Guide to Patagonia's Monsters & Mysterious beings

I have written a book on this intriguing subject which has just been published.
In this blog I will post excerpts and other interesting texts on this fascinating subject.

Austin Whittall

Monday, October 19, 2009

The Fuegian “dog”


weird but real animals

Another incredible and real creature was the Fuegian or Yagán “dog”. It was a small fox-sized “dog”, which is now extinct but, and this is the only case in the whole world, this “dog” resulted from the domesticaton of the culpeo; a type of South American fox (Pseudalopex culpaeus).

All other dogs around the world descend from domesticated wolves dating back several thousand years ago, the Fuegian case is different, they descend not from wolves but from foxes.

Lucas Bridges described them as “a very stunted cross between an Alsatian police dog and a wolf”.[1]

In the words of French Captain Marital who headed the 1883 scientific expedition to Cape Horn, it was “ugly, with long tawny hair and a sharp snout, it looks quite like the fox […] mainly when hunting otters is where this dog is very useful to its master”.[2]

They were big dogs, and weighed up to 35kg (77 lb).[3]

Fuegian dog

Stuffed Fuegian dog. At the Museo Mayorino Borgatello, Punta Arenas, Chile.[6]

Julius Popper –infamous for his massacres of Selk’nam people (at that time known as Ona), said that it had upright ears and thick tail, looking quite like the fox, although its color is sometimes totally white”.[4]

He pointed out its lack of loyalty to men “I never saw them, no matter how large their number, take an aggressive attitude or defend their masters when these were in danger”.[4]

He also noted that they were useless to hunt guanaco. Yet, he thought that he had found their usefulness:

the dogs placed themselves in a group around the small Onas, taking the shape of a kind of wrapping […] my opinion is that the fuegian dogs are only useful to complete the defective garment of the Indian, or better, as the Ona’s heating furniture.[4]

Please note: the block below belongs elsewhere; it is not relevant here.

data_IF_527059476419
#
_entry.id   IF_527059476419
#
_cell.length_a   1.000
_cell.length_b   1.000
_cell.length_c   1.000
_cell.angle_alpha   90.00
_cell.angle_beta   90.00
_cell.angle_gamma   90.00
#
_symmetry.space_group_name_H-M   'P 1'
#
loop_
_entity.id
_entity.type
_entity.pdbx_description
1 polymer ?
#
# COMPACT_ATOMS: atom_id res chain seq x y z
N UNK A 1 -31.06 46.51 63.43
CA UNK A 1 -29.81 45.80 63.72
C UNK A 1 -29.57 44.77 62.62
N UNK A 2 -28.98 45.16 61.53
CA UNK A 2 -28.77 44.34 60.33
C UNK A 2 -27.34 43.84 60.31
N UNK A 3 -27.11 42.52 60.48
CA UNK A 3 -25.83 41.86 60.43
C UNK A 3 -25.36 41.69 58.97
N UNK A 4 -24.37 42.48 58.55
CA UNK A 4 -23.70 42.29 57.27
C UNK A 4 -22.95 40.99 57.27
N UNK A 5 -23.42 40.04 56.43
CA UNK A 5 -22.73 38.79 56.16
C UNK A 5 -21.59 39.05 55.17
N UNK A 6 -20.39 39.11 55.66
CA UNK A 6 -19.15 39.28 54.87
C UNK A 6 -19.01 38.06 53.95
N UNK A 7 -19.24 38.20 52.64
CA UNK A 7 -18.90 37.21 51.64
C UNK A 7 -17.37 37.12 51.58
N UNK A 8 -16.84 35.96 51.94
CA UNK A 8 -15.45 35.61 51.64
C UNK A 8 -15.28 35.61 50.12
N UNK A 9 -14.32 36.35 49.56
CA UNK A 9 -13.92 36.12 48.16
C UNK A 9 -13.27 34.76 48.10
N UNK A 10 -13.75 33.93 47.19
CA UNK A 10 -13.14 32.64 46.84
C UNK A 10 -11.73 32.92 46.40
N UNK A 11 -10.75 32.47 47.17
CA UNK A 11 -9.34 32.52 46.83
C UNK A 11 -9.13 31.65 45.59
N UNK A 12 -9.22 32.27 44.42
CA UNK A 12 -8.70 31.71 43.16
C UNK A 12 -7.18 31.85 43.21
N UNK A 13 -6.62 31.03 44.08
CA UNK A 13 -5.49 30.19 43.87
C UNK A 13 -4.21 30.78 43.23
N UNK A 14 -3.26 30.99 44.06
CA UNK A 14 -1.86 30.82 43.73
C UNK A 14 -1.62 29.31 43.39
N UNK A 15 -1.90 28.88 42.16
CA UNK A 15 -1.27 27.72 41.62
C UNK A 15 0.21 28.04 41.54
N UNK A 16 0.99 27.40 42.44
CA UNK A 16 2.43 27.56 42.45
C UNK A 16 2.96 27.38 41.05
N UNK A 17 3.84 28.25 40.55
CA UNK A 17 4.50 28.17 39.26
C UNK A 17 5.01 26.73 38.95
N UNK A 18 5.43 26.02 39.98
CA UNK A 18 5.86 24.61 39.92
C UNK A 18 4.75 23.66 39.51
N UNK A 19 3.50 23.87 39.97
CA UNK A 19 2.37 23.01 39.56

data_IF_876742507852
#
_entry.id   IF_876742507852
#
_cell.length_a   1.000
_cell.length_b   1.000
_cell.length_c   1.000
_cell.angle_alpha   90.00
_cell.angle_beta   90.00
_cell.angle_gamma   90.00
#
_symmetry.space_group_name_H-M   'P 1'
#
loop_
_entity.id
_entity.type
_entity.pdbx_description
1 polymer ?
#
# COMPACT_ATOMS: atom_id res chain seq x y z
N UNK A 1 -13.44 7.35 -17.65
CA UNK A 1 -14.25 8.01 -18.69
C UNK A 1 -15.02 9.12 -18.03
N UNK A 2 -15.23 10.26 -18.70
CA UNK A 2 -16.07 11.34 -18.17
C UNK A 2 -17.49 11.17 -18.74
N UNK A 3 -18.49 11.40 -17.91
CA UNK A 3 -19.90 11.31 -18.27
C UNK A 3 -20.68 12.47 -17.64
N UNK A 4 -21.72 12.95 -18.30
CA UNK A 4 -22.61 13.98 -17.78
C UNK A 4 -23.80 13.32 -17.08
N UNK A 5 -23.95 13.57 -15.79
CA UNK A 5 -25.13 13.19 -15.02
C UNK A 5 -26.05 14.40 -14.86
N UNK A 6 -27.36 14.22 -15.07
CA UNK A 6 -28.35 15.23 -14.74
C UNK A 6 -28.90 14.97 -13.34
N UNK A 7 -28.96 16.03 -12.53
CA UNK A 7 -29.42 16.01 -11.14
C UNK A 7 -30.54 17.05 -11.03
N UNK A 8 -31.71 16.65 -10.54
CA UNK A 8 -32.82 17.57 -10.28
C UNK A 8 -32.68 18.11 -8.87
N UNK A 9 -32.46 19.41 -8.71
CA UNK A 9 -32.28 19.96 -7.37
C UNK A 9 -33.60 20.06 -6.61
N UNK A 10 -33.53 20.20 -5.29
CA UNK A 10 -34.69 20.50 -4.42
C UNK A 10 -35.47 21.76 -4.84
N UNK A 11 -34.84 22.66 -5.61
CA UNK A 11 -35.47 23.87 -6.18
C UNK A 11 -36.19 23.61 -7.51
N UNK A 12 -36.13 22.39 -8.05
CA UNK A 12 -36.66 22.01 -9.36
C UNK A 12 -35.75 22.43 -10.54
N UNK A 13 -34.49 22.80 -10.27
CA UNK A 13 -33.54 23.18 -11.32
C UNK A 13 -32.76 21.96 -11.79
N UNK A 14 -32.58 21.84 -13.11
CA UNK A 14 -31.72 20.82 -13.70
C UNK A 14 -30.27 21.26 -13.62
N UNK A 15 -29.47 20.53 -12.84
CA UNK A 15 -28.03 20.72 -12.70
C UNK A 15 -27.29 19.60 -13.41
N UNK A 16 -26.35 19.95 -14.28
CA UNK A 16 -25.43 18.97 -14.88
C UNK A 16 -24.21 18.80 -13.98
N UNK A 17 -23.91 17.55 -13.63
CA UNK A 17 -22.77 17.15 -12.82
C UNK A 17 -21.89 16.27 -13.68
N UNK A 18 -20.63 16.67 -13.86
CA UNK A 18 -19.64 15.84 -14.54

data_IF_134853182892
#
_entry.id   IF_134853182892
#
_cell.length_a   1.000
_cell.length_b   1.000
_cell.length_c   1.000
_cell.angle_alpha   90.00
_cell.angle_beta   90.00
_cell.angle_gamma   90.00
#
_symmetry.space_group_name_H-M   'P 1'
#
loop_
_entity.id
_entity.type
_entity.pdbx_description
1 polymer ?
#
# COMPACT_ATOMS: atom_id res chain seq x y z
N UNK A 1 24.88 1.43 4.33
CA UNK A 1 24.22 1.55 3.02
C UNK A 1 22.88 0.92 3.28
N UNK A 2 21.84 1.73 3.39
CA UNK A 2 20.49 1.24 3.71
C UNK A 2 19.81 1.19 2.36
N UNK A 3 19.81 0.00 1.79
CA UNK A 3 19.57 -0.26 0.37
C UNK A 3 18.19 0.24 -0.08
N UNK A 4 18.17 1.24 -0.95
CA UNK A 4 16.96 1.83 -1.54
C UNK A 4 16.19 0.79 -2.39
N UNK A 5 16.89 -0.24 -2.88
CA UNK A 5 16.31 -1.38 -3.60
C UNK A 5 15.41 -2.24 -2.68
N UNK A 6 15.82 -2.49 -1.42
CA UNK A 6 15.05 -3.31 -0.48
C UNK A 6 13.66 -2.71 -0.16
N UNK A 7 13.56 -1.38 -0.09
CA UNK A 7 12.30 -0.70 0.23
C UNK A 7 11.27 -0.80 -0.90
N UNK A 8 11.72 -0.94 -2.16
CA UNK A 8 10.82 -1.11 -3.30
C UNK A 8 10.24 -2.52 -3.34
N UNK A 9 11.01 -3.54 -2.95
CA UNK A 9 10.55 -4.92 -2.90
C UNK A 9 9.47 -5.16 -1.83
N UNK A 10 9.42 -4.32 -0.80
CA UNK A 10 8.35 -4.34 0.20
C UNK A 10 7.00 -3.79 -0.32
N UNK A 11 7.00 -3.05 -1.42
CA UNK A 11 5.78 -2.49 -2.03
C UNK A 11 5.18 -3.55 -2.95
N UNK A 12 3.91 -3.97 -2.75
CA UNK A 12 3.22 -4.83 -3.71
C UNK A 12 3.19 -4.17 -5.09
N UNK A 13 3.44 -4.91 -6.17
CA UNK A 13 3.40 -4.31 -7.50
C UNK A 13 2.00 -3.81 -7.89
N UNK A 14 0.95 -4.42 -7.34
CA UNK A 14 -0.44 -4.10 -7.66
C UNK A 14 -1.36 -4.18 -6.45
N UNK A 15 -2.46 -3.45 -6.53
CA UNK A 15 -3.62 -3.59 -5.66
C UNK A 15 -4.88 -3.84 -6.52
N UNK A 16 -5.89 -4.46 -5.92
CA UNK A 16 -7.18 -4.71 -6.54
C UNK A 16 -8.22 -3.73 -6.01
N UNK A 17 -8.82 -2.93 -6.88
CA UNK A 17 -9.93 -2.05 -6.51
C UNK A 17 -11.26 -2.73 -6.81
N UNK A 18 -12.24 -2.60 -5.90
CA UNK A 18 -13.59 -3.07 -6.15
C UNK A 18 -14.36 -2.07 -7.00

When Salesian father Gusinde began visiting the Yagans in 1919 their dogs had disappeared, they had been exterminated because they “were dangerous to men and cattle”.[5]

Their fierce nature had also been noticed by Reverend Thomas Bridges in the 1880s, who wrote that they attacked his Mission’s goats.[5]


[1] Bridges, L., (2008). Op. Cit. pp.97.
[2] Martial, L., (2005). Mision al Cabo de Hornos, la expedición científica francesa en la Romanche Julio de 1882 a setiembre de 1883. Ushuaia: Zaguier & Urruty Publications . pp. 225.
[3] Emperaire, J., and Oyarzún, L., (2002). Los nomades del mar. Santiago: Lom Ediciones. pp. 195
[4] Popper, J., (1887). Expedición Popper. [Conferencia]. Instituto Geográfico Militar. 05.03.1887. Museo del Fin del Mundo, Biblioteca Virtual.
[5] Orquera, L. and Piana, E. (1999). La vida material y social de los Yámana. B. Aires: EUDEBA. pp 178-180.
[6] El diario de Camilongo. Online.

Copyright 2009 by Austin Whittall ©

Patagonian Monsters


  1. It took only 40 years of selective breeding to "domesticate" the silver fox Vulpes vulpes to the point where it exhibited much the same characteristics as described here for the Fuegian. I question that while the Fuegian is now considered "extinct", whether it was so significantly genetically different from the culpeo that it warranted separate species status. Given there is a museum specimen, and in recent years there have been some rapid advancements in ancient DNA research, perhaps we will in time get an answer. If there is no real difference, then a determined effort should be able to restore this breed within a half century.

    1. I think how the dog is considered a separate species from the wolf, and the amount of time that the natives probably had to domesticate these animals before European contact that this animal might be able to be called its own species.

  2. Dear Austin, I think there is a light confusion here. The picture and the yagan mention refers the boat dog of the yamana and alacalufe (kawesqar) whereas the taller dog described by Popper is the selk'nam one.
    Different nations, different dogs, though I agree in that both are probablly foxes after all.

  3. Yes, you are correct, Popper was referring to the Selknam (Ona) dogs. I am afraid I did not quote Popper in full, further down it says so: when he mentions their use as "heaters" for the Ona.
    It is likely they both derived from foxes.
    Thanks for your comment!

  4. Yet even now in 2016 says that a Russian was the first to domesticate foxes!!!!!
    this is the link:

  5. Thats because fuegian dogs were domesticated from culpeos, a species of south american fox, but despite the name south american foxes are not true foxes. they are more closely related to wolves and jackals


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